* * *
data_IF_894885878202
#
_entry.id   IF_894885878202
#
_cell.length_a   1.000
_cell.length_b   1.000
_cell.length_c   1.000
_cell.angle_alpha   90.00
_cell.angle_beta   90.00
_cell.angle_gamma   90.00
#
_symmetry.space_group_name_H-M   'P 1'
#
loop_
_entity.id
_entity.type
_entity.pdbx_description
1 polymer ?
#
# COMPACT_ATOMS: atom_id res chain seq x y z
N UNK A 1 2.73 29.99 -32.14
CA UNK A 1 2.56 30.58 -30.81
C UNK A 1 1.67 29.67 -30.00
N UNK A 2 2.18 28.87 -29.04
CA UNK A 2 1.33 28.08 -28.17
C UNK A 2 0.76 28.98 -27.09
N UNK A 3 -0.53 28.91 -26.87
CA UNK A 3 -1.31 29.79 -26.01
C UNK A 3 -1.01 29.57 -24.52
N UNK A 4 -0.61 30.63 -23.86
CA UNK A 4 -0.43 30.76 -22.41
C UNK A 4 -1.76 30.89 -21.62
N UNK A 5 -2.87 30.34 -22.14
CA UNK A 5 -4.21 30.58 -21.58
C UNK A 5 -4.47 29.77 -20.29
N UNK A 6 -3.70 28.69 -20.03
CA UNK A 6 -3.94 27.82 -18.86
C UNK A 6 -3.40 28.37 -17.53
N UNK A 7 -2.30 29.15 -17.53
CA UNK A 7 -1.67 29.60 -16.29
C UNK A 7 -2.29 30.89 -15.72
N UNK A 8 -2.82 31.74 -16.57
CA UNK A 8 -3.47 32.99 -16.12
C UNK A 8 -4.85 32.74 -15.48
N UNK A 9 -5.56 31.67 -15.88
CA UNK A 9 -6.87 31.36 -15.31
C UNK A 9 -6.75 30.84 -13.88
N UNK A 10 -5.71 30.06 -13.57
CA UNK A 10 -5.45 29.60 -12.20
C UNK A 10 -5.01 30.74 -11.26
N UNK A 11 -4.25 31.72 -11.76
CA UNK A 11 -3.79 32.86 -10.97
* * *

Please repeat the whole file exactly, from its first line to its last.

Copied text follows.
data_IF_894885878202
#
_entry.id   IF_894885878202
#
_cell.length_a   1.000
_cell.length_b   1.000
_cell.length_c   1.000
_cell.angle_alpha   90.00
_cell.angle_beta   90.00
_cell.angle_gamma   90.00
#
_symmetry.space_group_name_H-M   'P 1'
#
loop_
_entity.id
_entity.type
_entity.pdbx_description
1 polymer ?
#
# COMPACT_ATOMS: atom_id res chain seq x y z
N UNK A 1 2.73 29.99 -32.14
CA UNK A 1 2.56 30.58 -30.81
C UNK A 1 1.67 29.67 -30.00
N UNK A 2 2.18 28.87 -29.04
CA UNK A 2 1.33 28.08 -28.17
C UNK A 2 0.76 28.98 -27.09
N UNK A 3 -0.53 28.91 -26.87
CA UNK A 3 -1.31 29.79 -26.01
C UNK A 3 -1.01 29.57 -24.52
N UNK A 4 -0.61 30.63 -23.86
CA UNK A 4 -0.43 30.76 -22.41
C UNK A 4 -1.76 30.89 -21.62
N UNK A 5 -2.87 30.34 -22.14
CA UNK A 5 -4.21 30.58 -21.58
C UNK A 5 -4.47 29.77 -20.29
N UNK A 6 -3.70 28.69 -20.03
CA UNK A 6 -3.94 27.82 -18.86
C UNK A 6 -3.40 28.37 -17.53
N UNK A 7 -2.30 29.15 -17.53
CA UNK A 7 -1.67 29.60 -16.29
C UNK A 7 -2.29 30.89 -15.72
N UNK A 8 -2.82 31.74 -16.57
CA UNK A 8 -3.47 32.99 -16.12
C UNK A 8 -4.85 32.74 -15.48
N UNK A 9 -5.56 31.67 -15.88
CA UNK A 9 -6.87 31.36 -15.31
C UNK A 9 -6.75 30.84 -13.88
N UNK A 10 -5.71 30.06 -13.57
CA UNK A 10 -5.45 29.60 -12.20
C UNK A 10 -5.01 30.74 -11.26
N UNK A 11 -4.25 31.72 -11.76
CA UNK A 11 -3.79 32.86 -10.97